The Hybrid Workplace – What it is, and how to structure yours?

What will your hybrid workplace look like?

A well-designed hybrid model will take advantage of both remote and in-person work. Your organization may have been forced into full remote work during the pandemic.  Now some have headed back to the office, while others continue to work at home.  If this is the case, then your team is already rocking the hybrid workplace.

While hybrid models have certainly been on the rise through the pandemic, they're actually not new. Many SMBs have allowed their workers to work from home for years.  Hybrid work increases a team's flexibility and freedom. Employees with responsibilities at home or parents with school-age children can capitalize on the flexibility of a hybrid workplace.

 What does a company need to consider before designing a hybrid model?

Companies are finding that special attention needs to be given to culture as they move to a hybrid environment.  Workers have consistently reported a loss of culture when their work is exclusively remote.  It is important to recognize this while designing your hybrid environment.  Managers need to look for signs that the company’s culture might be deteriorating as they meet with their teams.

Careful attention needs to be given to assure that workers in the organization are set up with the necessary tools, support, and security to allow for producitve hybrid workforce?  Secure access to data and the ability to seamlessly collaborate with other team members is critical.

How should I structure my hybrid workplace?

First, don’t assume you know what your team wants as it relates to remote work. Asking a few probing questions regarding their desires and needs will help you build the best hybrid work environment.  It will also save you a lot of time and allow you to design a system that works for all.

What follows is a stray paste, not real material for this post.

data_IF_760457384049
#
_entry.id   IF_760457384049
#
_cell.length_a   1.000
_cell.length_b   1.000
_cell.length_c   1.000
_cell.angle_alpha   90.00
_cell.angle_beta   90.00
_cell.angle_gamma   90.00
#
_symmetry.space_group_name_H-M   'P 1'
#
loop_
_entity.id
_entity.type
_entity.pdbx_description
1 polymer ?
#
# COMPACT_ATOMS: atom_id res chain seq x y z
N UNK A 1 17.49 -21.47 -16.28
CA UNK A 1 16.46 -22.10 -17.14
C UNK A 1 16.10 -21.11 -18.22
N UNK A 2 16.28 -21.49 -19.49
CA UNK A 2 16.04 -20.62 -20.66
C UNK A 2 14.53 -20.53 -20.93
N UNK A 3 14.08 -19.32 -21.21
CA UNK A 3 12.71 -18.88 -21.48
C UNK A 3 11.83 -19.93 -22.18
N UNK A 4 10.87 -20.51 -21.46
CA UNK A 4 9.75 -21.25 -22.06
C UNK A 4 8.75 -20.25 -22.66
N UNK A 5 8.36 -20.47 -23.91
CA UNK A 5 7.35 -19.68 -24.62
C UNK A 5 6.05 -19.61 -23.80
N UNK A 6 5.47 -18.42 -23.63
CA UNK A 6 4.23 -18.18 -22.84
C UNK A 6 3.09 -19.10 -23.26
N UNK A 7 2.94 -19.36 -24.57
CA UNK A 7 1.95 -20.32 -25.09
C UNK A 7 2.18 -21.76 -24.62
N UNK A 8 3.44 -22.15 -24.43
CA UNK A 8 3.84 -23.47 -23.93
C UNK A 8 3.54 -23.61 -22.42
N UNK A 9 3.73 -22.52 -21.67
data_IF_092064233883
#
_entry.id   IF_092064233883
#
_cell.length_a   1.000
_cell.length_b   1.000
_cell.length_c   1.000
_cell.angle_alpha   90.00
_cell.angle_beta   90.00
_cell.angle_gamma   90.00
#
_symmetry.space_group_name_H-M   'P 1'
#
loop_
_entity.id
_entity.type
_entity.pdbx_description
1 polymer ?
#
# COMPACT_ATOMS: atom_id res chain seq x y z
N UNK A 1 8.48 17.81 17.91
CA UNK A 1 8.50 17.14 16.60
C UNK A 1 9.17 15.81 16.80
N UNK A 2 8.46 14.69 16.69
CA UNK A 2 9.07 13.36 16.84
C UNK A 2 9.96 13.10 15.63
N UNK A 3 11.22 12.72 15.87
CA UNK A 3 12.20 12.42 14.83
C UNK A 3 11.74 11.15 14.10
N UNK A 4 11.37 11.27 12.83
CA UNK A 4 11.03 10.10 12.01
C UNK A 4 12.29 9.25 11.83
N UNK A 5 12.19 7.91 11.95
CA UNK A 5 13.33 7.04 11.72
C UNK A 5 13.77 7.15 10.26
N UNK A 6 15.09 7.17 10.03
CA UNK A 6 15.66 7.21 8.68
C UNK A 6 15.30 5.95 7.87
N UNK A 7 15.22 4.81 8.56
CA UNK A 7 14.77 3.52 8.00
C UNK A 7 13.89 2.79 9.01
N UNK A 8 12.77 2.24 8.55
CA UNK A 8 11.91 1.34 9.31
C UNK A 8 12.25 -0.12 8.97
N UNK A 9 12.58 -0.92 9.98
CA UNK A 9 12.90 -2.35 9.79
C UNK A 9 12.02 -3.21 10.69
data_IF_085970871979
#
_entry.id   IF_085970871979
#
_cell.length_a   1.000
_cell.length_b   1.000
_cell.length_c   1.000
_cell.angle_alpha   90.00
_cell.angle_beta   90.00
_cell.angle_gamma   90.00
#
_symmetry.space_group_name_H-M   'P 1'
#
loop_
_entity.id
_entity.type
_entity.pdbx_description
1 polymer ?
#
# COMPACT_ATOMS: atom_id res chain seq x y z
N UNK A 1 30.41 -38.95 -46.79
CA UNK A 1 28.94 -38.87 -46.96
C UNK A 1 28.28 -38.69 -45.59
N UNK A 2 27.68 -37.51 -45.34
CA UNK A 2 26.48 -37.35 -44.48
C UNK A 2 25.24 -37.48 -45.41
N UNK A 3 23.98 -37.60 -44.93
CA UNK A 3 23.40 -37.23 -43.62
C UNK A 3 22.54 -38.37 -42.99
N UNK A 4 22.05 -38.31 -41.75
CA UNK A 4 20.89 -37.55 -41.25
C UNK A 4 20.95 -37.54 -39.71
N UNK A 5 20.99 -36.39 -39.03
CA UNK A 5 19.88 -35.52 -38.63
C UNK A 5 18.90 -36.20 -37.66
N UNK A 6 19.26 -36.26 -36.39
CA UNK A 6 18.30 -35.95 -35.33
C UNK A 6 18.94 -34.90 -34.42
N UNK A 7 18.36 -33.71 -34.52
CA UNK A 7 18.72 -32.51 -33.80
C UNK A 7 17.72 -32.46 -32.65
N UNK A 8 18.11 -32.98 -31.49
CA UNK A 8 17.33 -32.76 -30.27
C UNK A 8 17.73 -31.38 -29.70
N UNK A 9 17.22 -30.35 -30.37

It's easy for owners or upper management to see things from their perspective, but the best way to make sure you're designing a system that will work for your employees is to get their direct feedback.

Other things to consider
A few other things to consider regarding your hybrid workforce:

  • How will employees sign up to use and ultimately share limited in-person workspaces?
  • How will communications flow between in-person and remote workers?
  • What safety compliance measures (think: reporting close contact with someone who has tested positive for COVID) will be required?

Once you have your plan, it's all about communicating it as clearly as possible and sufficiently answering all questions and concerns that your employees might have.

Also, consider rolling your plan out on a trial basis for, say, three months with a commitment to revisit the plan and tweak it when necessary.

 Good Luck getting back to your office!

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The Hybrid Workplace: What it is and how to structure yours